Florida state Rep. Mike Fasano (R-New Port Richey), who voted in favor of Florida’s 2006 Construction Work in Progress (CWIP) advanced cost recovery law, has become the prime sponsor of a new law to overturn that rule.
According to a January 11, 2012 op-ed published by the Tampa Bay Times titled No more blank checks for Florida utilities, Rep. Fasano has two primary concerns:
- He believes that the utility and the Public Utility Commission are not doing a good job of controlling the project cost.
- He is worried that the utility’s lack of commitment to the project might end up with customers paying hundreds of millions for a project that gets cancelled and does not ever produce electricity.
Those concerns are valid and must be addressed.
Compared to the cost estimates provided in the 2005-2006 time frame when the CWIP law was passed, estimates for project completion costs rose dramatically. Initially, that was attributed to high materials inflation and competition for construction workers; however the estimates were not revised downward after the financial system collapse of 2008 reversed those trends and brought interest rates for large borrowers to record low levels.
Secondly, if the utility wants to hedge its bets and not commit to a project, why should they start charging customers, committing them to spending money for which there may never be any return? It would be different if the utilities offered customers some kind of ownership in the project where they would see a real return on their investment if the project successfully goes online. Instead, all that the utilities are currently offering is some kind of vague assertion that the project will keep rates under control.
It is fair to make project commitment a qualifying criteria before seeking to charge customers for advanced cost recovery.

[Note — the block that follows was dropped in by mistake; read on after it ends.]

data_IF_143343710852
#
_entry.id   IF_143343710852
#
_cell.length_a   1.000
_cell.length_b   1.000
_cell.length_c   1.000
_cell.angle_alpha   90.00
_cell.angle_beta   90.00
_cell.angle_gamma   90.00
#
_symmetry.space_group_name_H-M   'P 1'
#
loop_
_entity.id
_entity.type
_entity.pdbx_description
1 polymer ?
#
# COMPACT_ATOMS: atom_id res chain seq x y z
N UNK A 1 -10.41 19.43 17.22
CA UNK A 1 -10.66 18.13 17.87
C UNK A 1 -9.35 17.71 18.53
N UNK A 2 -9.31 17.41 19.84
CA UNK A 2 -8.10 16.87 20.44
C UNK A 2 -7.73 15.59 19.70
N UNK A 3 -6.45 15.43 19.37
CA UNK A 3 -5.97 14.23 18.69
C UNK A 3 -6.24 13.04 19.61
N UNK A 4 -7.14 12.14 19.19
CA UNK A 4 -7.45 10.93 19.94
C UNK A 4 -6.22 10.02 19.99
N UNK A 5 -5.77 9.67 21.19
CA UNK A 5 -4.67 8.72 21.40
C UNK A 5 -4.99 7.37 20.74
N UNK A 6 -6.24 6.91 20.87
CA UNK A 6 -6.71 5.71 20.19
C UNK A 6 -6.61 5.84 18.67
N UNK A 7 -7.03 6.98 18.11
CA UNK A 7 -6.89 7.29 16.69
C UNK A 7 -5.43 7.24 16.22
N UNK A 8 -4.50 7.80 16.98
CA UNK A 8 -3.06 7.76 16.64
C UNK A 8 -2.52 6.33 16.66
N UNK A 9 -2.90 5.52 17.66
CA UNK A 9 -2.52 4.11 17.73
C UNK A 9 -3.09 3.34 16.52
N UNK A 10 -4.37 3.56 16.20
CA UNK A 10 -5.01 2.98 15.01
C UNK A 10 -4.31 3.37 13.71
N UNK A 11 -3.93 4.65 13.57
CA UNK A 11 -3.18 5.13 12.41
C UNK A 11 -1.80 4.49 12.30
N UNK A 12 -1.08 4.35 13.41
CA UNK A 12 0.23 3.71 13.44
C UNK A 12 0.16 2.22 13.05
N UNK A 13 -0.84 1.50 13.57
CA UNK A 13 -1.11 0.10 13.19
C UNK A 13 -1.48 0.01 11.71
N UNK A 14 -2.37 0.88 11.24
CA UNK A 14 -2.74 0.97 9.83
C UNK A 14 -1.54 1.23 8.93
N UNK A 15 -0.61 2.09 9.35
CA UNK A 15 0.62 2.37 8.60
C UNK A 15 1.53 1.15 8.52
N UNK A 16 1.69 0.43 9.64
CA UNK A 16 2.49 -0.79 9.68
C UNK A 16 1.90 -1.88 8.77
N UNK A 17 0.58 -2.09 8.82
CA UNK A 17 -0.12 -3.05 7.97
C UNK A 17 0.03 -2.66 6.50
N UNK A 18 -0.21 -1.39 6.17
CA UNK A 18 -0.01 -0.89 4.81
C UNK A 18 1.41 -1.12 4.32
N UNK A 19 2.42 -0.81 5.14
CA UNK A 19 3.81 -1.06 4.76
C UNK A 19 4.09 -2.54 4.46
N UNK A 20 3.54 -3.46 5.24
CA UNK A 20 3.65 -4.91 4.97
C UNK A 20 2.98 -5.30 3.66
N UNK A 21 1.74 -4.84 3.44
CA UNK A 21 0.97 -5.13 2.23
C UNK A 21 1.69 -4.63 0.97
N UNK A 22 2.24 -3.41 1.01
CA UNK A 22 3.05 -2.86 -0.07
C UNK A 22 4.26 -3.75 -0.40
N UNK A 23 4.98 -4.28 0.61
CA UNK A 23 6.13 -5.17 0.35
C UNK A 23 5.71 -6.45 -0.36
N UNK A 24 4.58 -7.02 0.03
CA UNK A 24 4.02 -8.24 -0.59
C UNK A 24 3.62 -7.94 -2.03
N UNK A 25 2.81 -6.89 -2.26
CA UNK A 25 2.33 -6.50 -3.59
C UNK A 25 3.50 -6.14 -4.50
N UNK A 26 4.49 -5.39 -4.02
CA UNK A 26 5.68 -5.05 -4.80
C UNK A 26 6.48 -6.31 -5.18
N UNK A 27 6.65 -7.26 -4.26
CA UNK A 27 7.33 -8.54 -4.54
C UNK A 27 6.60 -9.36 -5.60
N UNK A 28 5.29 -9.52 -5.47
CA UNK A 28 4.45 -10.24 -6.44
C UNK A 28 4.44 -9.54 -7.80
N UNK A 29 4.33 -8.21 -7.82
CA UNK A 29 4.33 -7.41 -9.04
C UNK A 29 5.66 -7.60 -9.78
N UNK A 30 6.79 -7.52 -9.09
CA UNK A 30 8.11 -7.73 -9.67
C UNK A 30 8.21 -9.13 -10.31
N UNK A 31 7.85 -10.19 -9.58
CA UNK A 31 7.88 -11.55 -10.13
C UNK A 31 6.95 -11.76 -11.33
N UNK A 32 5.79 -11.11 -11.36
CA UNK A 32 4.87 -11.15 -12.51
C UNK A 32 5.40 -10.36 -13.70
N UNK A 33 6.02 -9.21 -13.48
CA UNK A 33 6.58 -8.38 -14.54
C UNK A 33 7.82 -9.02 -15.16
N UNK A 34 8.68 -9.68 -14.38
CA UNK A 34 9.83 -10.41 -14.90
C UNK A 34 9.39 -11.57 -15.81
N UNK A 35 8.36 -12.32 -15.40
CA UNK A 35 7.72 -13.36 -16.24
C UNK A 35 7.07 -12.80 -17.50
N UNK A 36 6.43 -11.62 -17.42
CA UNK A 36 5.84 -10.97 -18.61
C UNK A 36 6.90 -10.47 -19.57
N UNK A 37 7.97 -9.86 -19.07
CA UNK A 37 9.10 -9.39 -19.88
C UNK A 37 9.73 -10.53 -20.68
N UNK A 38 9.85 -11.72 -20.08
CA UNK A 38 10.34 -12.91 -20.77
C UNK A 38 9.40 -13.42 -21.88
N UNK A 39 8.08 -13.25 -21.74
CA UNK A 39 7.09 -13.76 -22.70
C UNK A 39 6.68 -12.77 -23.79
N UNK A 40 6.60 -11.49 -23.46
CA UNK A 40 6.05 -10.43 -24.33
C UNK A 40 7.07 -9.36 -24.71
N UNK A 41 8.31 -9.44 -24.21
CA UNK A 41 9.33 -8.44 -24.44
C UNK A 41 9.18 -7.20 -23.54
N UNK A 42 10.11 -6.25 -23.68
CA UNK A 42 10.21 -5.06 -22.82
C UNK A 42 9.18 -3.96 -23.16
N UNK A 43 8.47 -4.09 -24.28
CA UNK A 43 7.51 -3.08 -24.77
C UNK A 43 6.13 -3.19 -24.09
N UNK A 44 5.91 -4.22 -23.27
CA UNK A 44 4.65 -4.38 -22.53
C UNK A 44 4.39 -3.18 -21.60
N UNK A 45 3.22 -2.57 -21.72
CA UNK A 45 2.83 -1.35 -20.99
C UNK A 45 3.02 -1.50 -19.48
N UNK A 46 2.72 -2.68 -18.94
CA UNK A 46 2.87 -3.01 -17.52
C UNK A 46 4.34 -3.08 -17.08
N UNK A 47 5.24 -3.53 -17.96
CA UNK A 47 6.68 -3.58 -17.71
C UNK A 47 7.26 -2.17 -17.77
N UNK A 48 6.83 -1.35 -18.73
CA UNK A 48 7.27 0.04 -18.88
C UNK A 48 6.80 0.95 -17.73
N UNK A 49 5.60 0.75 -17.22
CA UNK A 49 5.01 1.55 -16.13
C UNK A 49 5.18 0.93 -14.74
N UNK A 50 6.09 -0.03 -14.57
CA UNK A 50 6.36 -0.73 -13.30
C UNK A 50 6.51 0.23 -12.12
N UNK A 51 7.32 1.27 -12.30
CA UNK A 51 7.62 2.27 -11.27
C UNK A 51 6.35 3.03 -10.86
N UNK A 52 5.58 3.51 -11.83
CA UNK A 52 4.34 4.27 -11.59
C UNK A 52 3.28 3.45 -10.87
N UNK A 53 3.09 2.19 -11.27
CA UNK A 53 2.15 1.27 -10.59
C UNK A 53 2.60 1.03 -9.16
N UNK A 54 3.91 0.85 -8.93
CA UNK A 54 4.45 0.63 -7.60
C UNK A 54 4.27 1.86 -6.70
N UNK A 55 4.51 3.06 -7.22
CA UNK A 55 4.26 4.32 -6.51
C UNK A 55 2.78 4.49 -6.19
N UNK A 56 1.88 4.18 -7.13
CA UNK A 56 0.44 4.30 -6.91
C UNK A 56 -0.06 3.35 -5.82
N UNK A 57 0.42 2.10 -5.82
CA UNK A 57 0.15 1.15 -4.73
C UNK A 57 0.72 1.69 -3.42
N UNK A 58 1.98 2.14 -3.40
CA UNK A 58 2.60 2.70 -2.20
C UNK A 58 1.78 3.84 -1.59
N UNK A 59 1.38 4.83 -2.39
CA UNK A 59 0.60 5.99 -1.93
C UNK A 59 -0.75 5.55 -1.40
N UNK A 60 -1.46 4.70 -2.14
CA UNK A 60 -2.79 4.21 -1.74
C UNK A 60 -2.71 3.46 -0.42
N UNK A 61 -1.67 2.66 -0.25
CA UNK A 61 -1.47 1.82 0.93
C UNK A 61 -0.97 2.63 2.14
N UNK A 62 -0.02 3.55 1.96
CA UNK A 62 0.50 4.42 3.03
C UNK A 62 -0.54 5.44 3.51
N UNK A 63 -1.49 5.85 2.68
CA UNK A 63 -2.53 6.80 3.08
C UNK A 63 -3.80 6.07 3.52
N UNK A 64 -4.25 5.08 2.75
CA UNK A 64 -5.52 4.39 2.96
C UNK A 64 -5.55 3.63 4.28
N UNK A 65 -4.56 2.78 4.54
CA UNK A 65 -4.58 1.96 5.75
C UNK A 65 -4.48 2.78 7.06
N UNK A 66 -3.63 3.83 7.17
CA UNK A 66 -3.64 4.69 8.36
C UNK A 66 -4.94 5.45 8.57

Perhaps part of Rep Fasano’s questions could be addressed by better communication from the project sponsors. They need to clearly and repeatedly explain why they believe the nuclear plant investment is the right choice.
They could talk about how nuclear energy investment are a hedge against the possibility of future natural gas price hikes. They could explain how that hedge would never work if they were not making credible progress towards actual operation. After all, why would natural gas vendors be worried about nuclear competition if the 10 year long projects were not even underway?
They could also talk about the need for reliable electricity that does not produce any pollution. In this case we are talking about the “Sunshine State”, a place where people have been willingly paying a little bit more for cleaner sources of electricity for as long as I can remember. In Florida, a hazy day is not a good day to take pictures to fill the tourist brochures or to have people posting those photos on their Facebook pages describing their winter vacations.
Bottom line – nuclear industry leaders need to be sensitive to the questions and criticisms of their supporters as well as their detractors. When the supporters ask valid questions and express real concerns, the vendors and the utilities need to address them head on. If the source of the uncertainty from the vendors and the utility is a concern about unpredictable government regulatory action, they need to make that clear as well.
They should enlist the support of their fans to try to keep the pressure on the government to perform its job of efficiently and accurately reviewing license applications, approving the good ones, rejecting the risky ones, and sending the marginal ones back for additional work.